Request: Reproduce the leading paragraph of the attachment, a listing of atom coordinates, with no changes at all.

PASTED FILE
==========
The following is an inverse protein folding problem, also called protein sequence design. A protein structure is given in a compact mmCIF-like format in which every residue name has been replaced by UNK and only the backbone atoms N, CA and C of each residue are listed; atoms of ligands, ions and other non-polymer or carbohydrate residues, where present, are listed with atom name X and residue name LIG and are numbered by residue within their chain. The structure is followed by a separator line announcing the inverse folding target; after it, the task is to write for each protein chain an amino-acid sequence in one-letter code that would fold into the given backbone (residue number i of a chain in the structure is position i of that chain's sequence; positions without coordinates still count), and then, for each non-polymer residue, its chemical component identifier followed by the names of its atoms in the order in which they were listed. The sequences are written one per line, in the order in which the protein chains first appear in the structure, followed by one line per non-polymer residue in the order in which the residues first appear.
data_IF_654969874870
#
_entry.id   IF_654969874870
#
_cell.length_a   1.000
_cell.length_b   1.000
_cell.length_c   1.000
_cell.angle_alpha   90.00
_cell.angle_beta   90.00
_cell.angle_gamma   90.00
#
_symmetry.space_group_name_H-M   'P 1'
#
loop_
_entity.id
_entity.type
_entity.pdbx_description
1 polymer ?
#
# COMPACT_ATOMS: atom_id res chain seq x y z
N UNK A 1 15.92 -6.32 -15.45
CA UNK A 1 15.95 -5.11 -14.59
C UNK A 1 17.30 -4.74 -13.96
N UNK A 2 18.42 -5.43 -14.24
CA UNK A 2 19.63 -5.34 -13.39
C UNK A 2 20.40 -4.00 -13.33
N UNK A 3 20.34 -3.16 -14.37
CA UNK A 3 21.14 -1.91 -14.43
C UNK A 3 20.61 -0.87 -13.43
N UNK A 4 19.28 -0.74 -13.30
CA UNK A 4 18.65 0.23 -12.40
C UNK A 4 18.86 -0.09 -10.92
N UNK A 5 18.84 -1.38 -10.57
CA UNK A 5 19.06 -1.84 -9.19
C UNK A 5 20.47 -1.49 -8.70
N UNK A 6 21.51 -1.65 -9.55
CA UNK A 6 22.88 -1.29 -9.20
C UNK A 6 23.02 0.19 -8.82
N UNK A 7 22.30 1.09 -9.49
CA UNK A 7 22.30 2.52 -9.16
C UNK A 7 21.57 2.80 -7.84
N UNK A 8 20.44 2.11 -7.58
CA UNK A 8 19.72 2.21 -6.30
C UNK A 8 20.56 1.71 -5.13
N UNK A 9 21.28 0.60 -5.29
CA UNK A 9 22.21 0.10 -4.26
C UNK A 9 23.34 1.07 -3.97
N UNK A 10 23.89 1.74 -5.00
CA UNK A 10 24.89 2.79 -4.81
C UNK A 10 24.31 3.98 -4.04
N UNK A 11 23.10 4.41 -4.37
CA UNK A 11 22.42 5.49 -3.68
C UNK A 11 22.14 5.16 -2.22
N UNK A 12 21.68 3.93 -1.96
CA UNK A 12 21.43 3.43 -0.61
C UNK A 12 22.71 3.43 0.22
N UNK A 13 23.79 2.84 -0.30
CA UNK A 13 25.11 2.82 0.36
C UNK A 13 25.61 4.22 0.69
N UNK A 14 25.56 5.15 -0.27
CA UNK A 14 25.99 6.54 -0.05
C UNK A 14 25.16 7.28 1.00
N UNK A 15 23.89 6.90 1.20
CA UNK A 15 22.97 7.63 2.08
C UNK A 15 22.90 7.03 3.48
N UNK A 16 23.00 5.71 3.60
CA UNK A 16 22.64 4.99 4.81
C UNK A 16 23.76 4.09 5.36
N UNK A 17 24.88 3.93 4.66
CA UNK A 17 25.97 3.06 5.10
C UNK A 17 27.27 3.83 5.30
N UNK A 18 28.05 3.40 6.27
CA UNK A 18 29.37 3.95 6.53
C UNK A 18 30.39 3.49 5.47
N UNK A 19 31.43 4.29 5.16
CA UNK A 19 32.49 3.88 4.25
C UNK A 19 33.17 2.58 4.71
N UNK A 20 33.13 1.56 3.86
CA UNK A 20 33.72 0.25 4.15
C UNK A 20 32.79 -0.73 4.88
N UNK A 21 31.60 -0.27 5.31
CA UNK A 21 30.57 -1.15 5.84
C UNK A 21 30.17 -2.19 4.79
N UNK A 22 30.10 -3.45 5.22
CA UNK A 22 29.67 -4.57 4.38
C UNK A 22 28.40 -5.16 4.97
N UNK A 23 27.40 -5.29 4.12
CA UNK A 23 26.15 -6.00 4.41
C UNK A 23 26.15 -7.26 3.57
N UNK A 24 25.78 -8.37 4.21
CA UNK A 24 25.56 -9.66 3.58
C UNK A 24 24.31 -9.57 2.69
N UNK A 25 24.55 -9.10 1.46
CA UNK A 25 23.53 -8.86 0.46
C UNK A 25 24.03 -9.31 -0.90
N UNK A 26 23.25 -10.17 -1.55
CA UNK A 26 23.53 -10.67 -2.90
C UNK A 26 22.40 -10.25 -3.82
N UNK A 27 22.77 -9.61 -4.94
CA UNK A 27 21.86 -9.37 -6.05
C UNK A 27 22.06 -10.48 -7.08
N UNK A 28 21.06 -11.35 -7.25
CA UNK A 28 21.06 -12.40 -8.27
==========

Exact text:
The following is an inverse protein folding problem, also called protein sequence design. A protein structure is given in a compact mmCIF-like format in which every residue name has been replaced by UNK and only the backbone atoms N, CA and C of each residue are listed; atoms of ligands, ions and other non-polymer or carbohydrate residues, where present, are listed with atom name X and residue name LIG and are numbered by residue within their chain. The structure is followed by a separator line announcing the inverse folding target; after it, the task is to write for each protein chain an amino-acid sequence in one-letter code that would fold into the given backbone (residue number i of a chain in the structure is position i of that chain's sequence; positions without coordinates still count), and then, for each non-polymer residue, its chemical component identifier followed by the names of its atoms in the order in which they were listed. The sequences are written one per line, in the order in which the protein chains first appear in the structure, followed by one line per non-polymer residue in the order in which the residues first appear.